Join us in our free 10 week class designed to help parents and caregivers understand the impact of violence on their children and themselves. It teaches parents to talk and listen to their children about their experiences of violence, encourage children’s resiliency and support parents in strengthening their relationships with their children.
Please call our office at (541)592-2515 to get signed up! It begins October 11th! We provide childcare, lunch and includes weekly gifts, with gas cards if needed.
Inside each toolkit provided by the Domestic Shelters organization are links to articles, recommended books, danger assessment tools, checklists, survivor survey results, support communities and more. Come back to www.ivsha.org each week to utilize these amazing tool-kits.
We hope you’ll agree the tool-kits neatly bring together most of what a survivor needs when it comes to finding the answers they’re looking for. There is so much information in the world on domestic violence … the tool-kits do the research for people and assemble it in one place.
I remember, as a child,
Hiding in the dark closet with my sisters and brothers,
Unable to block out the sounds of my father beating my mother.
We would cry and pray together, asking God to make it stop.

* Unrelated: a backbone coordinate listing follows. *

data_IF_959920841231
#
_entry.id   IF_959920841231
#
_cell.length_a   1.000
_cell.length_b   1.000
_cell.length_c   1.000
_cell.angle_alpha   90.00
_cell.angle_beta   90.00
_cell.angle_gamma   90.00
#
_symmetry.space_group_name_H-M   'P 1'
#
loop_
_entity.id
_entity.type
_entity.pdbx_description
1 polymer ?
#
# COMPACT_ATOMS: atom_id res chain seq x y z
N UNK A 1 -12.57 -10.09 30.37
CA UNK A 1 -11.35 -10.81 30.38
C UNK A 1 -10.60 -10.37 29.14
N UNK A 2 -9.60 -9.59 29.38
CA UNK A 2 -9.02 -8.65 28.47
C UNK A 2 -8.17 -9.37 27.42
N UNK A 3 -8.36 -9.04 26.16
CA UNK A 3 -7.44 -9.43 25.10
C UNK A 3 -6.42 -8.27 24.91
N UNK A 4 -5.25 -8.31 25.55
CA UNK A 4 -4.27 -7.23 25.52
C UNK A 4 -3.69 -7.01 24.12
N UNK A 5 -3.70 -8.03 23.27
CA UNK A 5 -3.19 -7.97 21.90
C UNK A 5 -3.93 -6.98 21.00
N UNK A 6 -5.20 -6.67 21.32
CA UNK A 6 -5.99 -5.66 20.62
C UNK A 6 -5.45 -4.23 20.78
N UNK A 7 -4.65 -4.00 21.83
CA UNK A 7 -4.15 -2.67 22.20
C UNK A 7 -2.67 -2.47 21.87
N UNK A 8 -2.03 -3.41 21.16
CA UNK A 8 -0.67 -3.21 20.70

It never did…..
It never did…..
Now, 28 years later, when I talk about it,
I still feel that helplessness and fear.
I see the house, the closet.
I feel huddled up with six kids in the closet… Crying quietly. My Mom screams… My father yells…
The crashing sounds…
Deep terror… Feeling it was our fault somehow.
We all paid for it in our adult lives. Not one of us escaped.
We paid for it with drugs and alcohol and violent relationships, reliving and acting in our own ways
the script we grew up with.
That was just from listening to it
just from listening to it.
The effect it had on our lives.
What is sad
is that I didn’t realize until the end of my last abusive relationship
That my kids were suffering
as I did as a child
“Green Dot, etc.” is a five year strategy designed to engage ALL community members in the effort to decrease violence. It uses awareness, education and skill-practice to encourage proactive behaviors that establish intolerance of norms that support violence. The goal is for individuals and groups to engage in a basic education program that will equip them to integrate moments of prevention and intervention within their existing relationships and daily activities. It reinforces the community members that they CAN make a difference. Perhaps more importantly, it engages them actively in norm changing behavior that ultimately will lay the groundwork for a culture within our community that does not tolerate violence. The “Green Dot, etc.” does not require that a group or individual has any understanding of domestic, sexual or dating violence. It does not require a particular perspective or a point of view. It allows us to meet people where they are and engage every member of our community in the work to end violence.